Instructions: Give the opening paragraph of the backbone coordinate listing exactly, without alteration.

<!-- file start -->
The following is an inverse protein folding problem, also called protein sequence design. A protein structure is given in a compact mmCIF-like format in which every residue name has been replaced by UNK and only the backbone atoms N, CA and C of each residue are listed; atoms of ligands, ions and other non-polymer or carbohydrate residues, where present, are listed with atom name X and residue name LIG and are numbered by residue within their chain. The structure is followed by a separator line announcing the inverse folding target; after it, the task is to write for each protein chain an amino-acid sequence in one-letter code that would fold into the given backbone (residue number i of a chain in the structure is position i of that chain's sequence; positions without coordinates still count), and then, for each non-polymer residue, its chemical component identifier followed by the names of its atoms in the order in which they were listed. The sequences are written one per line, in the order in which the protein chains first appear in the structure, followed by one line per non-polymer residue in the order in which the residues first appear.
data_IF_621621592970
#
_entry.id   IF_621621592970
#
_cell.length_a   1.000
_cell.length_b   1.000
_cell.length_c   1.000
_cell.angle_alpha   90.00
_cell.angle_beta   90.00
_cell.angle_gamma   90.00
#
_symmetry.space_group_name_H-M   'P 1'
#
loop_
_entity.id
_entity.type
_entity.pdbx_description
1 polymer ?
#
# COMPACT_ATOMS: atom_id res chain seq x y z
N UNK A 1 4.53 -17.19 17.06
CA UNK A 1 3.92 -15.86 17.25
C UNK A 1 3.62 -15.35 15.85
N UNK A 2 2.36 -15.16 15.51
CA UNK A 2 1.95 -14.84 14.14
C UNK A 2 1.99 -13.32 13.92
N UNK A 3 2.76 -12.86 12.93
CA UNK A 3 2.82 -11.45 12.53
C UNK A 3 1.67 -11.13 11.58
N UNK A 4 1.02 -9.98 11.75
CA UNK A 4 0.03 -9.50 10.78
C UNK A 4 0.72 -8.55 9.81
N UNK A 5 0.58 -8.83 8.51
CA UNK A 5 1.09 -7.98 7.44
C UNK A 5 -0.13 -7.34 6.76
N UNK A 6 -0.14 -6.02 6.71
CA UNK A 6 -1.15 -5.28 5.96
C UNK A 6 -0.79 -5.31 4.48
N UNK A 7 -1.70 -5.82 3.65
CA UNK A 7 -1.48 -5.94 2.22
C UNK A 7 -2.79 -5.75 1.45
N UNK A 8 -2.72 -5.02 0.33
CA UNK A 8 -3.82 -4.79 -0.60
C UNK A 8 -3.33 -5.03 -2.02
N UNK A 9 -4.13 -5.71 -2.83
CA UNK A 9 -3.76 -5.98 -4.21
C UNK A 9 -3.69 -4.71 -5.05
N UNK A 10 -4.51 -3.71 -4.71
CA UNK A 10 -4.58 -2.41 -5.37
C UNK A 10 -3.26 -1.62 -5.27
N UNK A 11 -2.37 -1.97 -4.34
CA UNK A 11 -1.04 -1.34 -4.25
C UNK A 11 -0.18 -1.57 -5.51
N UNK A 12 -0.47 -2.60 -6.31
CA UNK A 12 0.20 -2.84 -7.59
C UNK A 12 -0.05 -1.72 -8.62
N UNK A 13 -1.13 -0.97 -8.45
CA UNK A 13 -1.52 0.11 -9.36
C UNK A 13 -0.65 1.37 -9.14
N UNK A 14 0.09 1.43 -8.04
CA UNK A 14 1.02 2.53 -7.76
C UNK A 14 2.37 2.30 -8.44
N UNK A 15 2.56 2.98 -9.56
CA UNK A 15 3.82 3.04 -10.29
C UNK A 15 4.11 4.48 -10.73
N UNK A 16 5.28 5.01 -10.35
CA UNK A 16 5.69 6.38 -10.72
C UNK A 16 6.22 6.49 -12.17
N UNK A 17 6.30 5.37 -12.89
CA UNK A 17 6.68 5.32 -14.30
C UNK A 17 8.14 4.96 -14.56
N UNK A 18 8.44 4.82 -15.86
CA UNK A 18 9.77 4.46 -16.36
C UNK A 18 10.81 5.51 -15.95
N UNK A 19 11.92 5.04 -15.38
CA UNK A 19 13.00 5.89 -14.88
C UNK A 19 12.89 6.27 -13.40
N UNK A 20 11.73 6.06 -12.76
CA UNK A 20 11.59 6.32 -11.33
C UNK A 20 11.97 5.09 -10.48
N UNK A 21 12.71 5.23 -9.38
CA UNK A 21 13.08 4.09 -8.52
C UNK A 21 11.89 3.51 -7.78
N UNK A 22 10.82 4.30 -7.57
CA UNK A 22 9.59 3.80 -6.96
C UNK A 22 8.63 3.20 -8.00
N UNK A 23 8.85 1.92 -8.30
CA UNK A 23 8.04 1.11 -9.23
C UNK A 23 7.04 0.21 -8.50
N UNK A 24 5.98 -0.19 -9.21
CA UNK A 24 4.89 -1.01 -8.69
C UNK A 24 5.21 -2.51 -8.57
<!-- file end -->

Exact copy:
The following is an inverse protein folding problem, also called protein sequence design. A protein structure is given in a compact mmCIF-like format in which every residue name has been replaced by UNK and only the backbone atoms N, CA and C of each residue are listed; atoms of ligands, ions and other non-polymer or carbohydrate residues, where present, are listed with atom name X and residue name LIG and are numbered by residue within their chain. The structure is followed by a separator line announcing the inverse folding target; after it, the task is to write for each protein chain an amino-acid sequence in one-letter code that would fold into the given backbone (residue number i of a chain in the structure is position i of that chain's sequence; positions without coordinates still count), and then, for each non-polymer residue, its chemical component identifier followed by the names of its atoms in the order in which they were listed. The sequences are written one per line, in the order in which the protein chains first appear in the structure, followed by one line per non-polymer residue in the order in which the residues first appear.